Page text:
In 2015, the U.S. Pentagon faced a dilemma. Global warming was melting the Arctic ice, opening up new sea routes and access to oil fields near the North Pole. Russia was making a beeline for these oil fields (oil costs $88 a barrel today, up 57% from last year), and deploying a fleet of more than 40 icebreakers to break channels through the thinning ice.
If America wanted to contest Russia's claims (or even just keep an eye on what the Russians were up to up north), it would need access to the Arctic itself. But the U.S. had only two icebreakers in its entire fleet.
Calling all cutters
Recognizing that the U.S. faced an "icebreaker gap," Congress allocated $8 million in 2015 to begin the process of building new ships to join our existing icebreakers, the aging U.S. Coast Guard Ship Polar Star, and the younger, larger Healy.
This was only a down payment on what needed to be spent. Early estimates guessed that it would cost about $2 billion to build two more icebreakers and double the size of the fleet. But in 2019, the halting effort to rebuild the icebreaker fleet bore fruit when U.S. shipbuilder VT Halter Marine won a $745.9 million contract to build our first new icebreaker in more than 20 years.
This new Polar Security Cutter (PSC) will be at least 10% larger than the Healy: 460 feet long and 88 feet across at its widest point, and displacing roughly 23,000 tons. It will carry a crew of 186 and include a large flight deck capable of launching and landing large helicopters such as Lockheed Martin's Sikorsky Seahawk.
Most important to investors, the PSC will be the first of a series of not just two, but more likely three new icebreakers, because the contract VT Halter won included options to build two more ships between 2024 and 2027, for a total purchase price of $1.9 billion.
Making it up on volume
Yes, you read that right. Somehow, some way, the famously profligate U.S. Defense Department managed to negotiate a contract to get 50% more than the expected number of ships, and pay 5% less than the expected $2 billion purchase price.
Confirming that this is indeed the deal the Coast Guard will be getting, late last month the Pentagon announced that it is exercising its first option on the 2021 contract, and ordering VT Halter to build it a second icebreaker for $552.6 million.
Assuming a third ship can also be had for that cost, the total price of this contract should fall below $1.9 billion.
What it means for investors
As TheDrive.com reported last year, these new PSCs will be among "the heaviest ships that [VT Halter's shipyard] in Pascagoula, Mississippi, has ever built," and it's possible that building such large vessels is straining the company's current capabilities. TheDrive notes that delivery of the first new icebreaker has been pushed back from 2024 to 2025, and the second from 2025 to 2026, suggesting that the need to build "new infrastructure capable of handling [the PSC's] weight" might be the reason.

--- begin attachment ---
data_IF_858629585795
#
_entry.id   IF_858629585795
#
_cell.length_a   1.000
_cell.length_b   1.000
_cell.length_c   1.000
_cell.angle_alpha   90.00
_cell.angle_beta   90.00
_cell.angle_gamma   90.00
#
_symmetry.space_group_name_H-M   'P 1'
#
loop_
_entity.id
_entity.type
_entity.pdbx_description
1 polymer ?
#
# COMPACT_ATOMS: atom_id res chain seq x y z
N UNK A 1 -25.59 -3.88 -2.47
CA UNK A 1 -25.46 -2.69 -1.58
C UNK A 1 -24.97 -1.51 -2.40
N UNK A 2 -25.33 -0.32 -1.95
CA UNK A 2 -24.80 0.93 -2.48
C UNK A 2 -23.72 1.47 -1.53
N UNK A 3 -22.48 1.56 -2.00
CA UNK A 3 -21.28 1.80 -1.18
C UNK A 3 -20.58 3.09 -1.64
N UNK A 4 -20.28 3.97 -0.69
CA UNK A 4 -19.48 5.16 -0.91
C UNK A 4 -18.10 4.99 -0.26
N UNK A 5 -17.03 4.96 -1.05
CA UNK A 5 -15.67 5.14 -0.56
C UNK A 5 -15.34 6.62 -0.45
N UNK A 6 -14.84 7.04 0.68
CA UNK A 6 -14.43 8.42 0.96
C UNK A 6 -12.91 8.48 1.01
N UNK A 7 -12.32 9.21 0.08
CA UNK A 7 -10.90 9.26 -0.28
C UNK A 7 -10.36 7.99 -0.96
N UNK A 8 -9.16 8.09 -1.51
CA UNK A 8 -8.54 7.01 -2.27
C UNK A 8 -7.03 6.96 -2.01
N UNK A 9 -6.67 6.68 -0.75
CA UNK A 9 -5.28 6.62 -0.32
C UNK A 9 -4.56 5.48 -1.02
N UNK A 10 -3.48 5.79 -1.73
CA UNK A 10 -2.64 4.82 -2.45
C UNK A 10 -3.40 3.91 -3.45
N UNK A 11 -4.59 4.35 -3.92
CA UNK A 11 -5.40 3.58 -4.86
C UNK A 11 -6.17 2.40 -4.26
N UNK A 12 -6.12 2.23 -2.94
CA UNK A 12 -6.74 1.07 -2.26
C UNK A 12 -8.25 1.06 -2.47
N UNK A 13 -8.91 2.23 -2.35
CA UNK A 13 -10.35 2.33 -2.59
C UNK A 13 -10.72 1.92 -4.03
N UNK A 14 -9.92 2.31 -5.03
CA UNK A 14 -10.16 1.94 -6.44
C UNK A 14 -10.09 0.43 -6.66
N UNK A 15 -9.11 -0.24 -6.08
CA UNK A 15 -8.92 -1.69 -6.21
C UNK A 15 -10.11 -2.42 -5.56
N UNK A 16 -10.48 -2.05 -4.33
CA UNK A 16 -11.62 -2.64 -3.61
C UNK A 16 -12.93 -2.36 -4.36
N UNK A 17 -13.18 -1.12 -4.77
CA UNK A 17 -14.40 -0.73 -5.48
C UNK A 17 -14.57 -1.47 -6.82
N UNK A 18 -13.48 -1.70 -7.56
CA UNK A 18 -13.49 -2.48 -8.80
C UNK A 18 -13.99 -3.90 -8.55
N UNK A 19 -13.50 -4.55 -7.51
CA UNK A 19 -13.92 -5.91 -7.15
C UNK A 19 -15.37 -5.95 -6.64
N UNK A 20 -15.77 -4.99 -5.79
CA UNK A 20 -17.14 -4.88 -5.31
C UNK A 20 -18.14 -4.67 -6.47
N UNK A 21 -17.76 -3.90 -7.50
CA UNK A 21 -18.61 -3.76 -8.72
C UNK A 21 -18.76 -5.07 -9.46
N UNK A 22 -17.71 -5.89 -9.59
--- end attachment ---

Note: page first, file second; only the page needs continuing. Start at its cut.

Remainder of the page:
While these delays are disappointing, though, they may bear fruit for VT Halter as it competes against such military shipbuilding heavyweights as Lockheed Martin, General Dynamics, and Huntington Ingalls Industries. Of these three major defense contractors, at least two are believed to have bid against VT Halter for the PSC contract. And with a potential need to add as many as seven more icebreakers to the fleet, VT Halter's victory on the first three contracts could give rise to billions of dollars more revenue for the rising shipbuilder.
VT Halter intends to bid on even more big-budget defense work, in particular the Marine Corps' Light Amphibious Warship contract. That one could see the Marine Corps spend approximately $3.9 billion to acquire 30 new lightly armed transports. VT Halter has already won a place among five companies short-listed to develop concept designs; the Navy will choose a final winner later this year.
And after that, who knows? The U.S. government has already expressed concern about the increasing concentration of the defense industry among fewer and fewer companies. As VT Halter racks up contract wins and grows its revenue stream, it should benefit from the Navy's desire to have more contractors to choose from -- potentially becoming so valuable that current owner ST Engineering might decide to spin off VT Halter in an initial public offering, and cash in on its 2002 investment in VT Halter.
Put another way, the more contracts VT Halter wins, the greater the chance that we will eventually get a chance to invest in the company and share in its success.